An examination of policy and practice in Ghanaian education, with special reference to the junior secondary school reform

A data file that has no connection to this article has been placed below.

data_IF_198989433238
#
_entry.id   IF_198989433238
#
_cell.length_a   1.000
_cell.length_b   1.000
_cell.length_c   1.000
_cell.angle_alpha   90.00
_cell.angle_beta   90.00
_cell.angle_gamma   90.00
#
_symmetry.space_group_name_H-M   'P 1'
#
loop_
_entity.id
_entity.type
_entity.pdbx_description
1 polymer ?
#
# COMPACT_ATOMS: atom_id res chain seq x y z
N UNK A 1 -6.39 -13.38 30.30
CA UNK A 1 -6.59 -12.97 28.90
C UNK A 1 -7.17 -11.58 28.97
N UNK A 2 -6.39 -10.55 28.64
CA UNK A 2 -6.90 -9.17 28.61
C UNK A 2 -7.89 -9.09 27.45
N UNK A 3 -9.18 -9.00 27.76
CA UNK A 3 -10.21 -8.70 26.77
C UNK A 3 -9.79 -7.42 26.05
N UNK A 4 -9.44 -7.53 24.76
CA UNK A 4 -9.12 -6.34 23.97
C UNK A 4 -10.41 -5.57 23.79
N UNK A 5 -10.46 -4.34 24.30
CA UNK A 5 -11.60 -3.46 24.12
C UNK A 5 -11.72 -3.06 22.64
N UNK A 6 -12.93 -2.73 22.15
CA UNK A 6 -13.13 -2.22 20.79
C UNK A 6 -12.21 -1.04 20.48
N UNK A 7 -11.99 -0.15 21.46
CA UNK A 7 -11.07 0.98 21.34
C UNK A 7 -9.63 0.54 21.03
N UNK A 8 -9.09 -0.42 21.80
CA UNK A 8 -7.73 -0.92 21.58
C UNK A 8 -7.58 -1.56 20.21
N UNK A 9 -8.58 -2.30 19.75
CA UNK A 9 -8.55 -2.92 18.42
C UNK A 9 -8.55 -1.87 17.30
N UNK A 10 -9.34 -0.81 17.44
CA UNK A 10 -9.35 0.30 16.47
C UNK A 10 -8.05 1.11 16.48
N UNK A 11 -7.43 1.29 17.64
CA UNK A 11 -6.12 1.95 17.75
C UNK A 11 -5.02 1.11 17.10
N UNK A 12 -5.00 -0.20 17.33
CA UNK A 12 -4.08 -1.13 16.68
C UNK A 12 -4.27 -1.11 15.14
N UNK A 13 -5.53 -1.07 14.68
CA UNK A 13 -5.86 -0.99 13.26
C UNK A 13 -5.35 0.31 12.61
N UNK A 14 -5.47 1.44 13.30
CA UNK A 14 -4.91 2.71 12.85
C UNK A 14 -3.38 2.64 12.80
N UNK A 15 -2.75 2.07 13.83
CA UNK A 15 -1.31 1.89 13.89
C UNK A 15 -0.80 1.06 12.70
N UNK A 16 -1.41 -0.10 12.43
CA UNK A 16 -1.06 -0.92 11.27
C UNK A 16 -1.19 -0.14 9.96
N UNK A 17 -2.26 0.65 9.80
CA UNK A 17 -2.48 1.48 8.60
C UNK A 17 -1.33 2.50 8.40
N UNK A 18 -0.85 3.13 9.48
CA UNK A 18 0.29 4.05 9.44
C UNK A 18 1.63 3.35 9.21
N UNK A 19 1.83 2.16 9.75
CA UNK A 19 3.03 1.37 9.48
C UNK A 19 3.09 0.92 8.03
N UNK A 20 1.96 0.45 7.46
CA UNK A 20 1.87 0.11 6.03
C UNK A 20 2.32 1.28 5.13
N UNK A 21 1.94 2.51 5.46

The decision to undertake this research was a pragmatic response to the debates which followed the introduction of a new innovative secondary education system in Ghana. This paper will investigate the said innovation during its formation since 1974, inception from 1987 and, in respect of field research, aspects of its operation from 1998 to 2000. The innovation was designed as a complex package offering an integrated approach to change educational values, orientation and learning outcomes. The changes subsumed in each aspect of the innovation have far-reaching implications for the entire education system. One element, the vocationalised curriculum, caused immediate concern at the time of implementation because of pre-existing evidence of similar attempts made previously in Ghana and other countries which yielded unsatisfactory results. This concern was increased by the complexity of subsequent changes in the examination system and in the new structure of Junior Secondary Schooling (JSS). Furthermore, there were mixed opinions regarding a new emphasis on the individual learner as the focus of school activities augmented by the introduction of guidance and counselling. The primary aim of the research was to monitor the implementation processes in as many aspects as possible. This was done in order to see what benefits might be gained, and what lessons in order to continue the innovation. In order to conduct this assessment it was necessary to examine critically the characteristics of each element of the reform and their implications, using a variety of research methods to generate relevant data. This approach yielded a substantial amount of original evidence on the dynamics of educational change. While this evaluation specifically helps to deepen understanding of the said innovation, it also makes a contribution to the literature on educational innovation in developing countries. The particular theoretical framework used to direct analysis of the processes is derived from the IAC evaluation model developed by Havelock and Huberman (1977) and is used in their study of educational innovations in the developing countries. The theory proposes that a large and complex problem requires a sophisticated level of competency to handle it. An innovative situation requires an efficient system in order to muster the relevant level of IAC factors as were required. This paper explores and extends the IAC model by incorporating the new research regarding the Ghanaian educational innovation. In this new dimension, the Ghanaian model has tended to display far more interactive and cohesive characteristics than in the original Havelock and Huberman study, thus making the measure for success relatively more complex. There is overwhelming evidence to show that by the end of its second cycle in December 1999, none of the JSS innovation components had been in any way implemented. In all respects, the level of systemic competency was far below what was demanded by the innovation. When placed in the framework of the IAC theoretical model, analysis of the conclusive empirical findings provides key recommendations for future innovative educational projects. Crucial coordinating factors must be considered and necessarily established to ensure that strategies are put in place which strengthen the infrastructure. This coordinating initiative should encompass internal and external logistics coordination for resource persons and materials, while simultaneously linking the organizational management of the project with key administrative, political, and social interest groups.